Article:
Spinning Atoms with Light: a new twist on atom optics

Bill Phillips, NIST Gaithersburg
Event Date and Time: 
Thu, 2014-04-03 16:00 - 17:00
Hennings 201
Local Contact: 
Robert Raussendorf, David Jones
Intended Audience:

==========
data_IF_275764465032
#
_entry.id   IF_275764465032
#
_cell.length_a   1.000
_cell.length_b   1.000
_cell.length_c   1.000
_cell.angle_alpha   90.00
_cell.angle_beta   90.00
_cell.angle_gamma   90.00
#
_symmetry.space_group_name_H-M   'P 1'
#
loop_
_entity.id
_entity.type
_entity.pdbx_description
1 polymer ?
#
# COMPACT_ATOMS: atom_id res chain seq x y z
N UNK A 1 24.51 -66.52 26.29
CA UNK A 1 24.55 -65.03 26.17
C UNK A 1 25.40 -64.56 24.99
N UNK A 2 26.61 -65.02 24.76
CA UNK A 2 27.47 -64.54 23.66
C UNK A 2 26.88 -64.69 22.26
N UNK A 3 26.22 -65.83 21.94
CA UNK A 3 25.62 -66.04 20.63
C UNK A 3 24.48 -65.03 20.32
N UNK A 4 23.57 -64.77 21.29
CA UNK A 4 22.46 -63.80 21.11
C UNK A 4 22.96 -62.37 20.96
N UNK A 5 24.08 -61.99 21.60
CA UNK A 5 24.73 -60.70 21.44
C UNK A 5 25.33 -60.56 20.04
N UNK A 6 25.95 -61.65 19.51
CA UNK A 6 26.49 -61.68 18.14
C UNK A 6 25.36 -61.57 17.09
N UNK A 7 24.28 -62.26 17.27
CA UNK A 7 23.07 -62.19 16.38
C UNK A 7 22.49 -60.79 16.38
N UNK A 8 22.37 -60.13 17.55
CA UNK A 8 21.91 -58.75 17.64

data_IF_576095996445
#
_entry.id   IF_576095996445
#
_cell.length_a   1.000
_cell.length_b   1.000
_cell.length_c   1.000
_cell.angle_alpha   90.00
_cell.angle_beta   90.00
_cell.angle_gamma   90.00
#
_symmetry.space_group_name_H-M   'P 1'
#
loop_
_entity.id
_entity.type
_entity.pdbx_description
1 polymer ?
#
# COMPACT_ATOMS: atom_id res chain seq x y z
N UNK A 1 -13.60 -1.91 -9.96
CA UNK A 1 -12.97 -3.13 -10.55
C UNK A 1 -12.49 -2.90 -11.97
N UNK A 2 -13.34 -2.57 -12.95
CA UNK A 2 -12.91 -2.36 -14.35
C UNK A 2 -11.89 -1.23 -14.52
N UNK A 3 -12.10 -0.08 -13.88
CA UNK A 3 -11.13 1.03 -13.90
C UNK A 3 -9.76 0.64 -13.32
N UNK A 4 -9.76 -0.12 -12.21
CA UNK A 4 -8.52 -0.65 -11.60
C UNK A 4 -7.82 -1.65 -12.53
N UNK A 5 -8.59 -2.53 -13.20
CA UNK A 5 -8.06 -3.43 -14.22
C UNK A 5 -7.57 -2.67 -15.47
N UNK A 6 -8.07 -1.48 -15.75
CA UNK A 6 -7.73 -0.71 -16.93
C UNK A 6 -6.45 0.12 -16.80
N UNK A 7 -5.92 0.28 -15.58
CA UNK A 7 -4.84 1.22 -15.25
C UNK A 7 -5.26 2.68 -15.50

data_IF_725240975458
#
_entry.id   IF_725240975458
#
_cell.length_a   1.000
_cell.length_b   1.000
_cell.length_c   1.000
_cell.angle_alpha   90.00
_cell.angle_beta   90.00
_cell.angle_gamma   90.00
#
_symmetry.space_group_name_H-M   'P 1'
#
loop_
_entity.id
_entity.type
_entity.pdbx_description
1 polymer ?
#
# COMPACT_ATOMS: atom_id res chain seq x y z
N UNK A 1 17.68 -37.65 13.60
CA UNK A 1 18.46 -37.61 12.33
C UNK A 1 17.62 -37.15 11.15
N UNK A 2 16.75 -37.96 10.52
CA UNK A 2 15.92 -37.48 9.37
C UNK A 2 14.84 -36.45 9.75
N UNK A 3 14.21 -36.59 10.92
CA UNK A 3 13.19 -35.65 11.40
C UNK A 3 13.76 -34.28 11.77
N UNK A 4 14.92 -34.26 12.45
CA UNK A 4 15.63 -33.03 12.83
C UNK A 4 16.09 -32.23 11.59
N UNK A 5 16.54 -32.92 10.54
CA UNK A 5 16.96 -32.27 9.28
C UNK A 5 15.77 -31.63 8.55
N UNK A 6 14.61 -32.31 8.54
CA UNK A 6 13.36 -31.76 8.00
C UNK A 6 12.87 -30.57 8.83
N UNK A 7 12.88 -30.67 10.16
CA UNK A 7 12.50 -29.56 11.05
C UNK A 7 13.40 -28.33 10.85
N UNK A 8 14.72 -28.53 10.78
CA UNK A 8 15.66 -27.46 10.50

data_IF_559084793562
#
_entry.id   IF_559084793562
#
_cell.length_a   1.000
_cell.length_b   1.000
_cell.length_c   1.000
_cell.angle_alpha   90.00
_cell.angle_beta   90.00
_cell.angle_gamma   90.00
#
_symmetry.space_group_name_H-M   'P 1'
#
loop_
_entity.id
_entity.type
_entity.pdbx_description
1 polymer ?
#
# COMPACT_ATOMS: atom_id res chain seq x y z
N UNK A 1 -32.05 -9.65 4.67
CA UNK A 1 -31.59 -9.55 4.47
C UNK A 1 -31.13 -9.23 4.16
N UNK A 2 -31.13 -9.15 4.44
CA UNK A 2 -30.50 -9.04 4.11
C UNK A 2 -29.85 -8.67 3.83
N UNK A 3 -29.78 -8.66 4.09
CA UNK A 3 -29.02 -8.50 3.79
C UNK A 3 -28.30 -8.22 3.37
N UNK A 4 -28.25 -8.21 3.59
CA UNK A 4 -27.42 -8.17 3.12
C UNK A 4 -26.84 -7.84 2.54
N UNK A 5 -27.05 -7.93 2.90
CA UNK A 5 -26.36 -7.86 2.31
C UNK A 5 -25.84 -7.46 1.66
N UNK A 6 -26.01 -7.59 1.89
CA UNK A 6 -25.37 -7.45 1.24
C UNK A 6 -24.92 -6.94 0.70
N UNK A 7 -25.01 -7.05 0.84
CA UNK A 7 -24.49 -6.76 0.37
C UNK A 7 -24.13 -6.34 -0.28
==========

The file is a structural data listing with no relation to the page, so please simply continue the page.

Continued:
Physicists have used light and its polarization to elucidate the internal state of atoms since the 19th century. Early in the 20th century, the momentum of light was used to manipulate the center-of-mass motion of atoms. The latter part of the 20th century brought optical pumping, coherent laser excitation, and laser cooling and trapping as tools to affect both the internal and external states of atoms. Bose-Einstein condensation created atomic samples having laser-like deBroglie-wave coherence, and “atom optics” techniques like Bragg diffraction provided coherent mirrors and beamsplitters for the coherent atoms. Recently, an extension of Bragg diffraction, using light beams with orbital angular momentum (angular momentum associated not with the optical polarization, but with the shape of the spatial mode), provided a new tool for coherent manipulation of atomic motion, creating coherent rotation of atom clouds, and persistent flow of superfluid atoms in toroidal traps. In the latest experiments, we have introduced an optical weak-link into the superfluid flow, allowing us to explore the behavior of an atomtronics circuit with an interesting circuit element.
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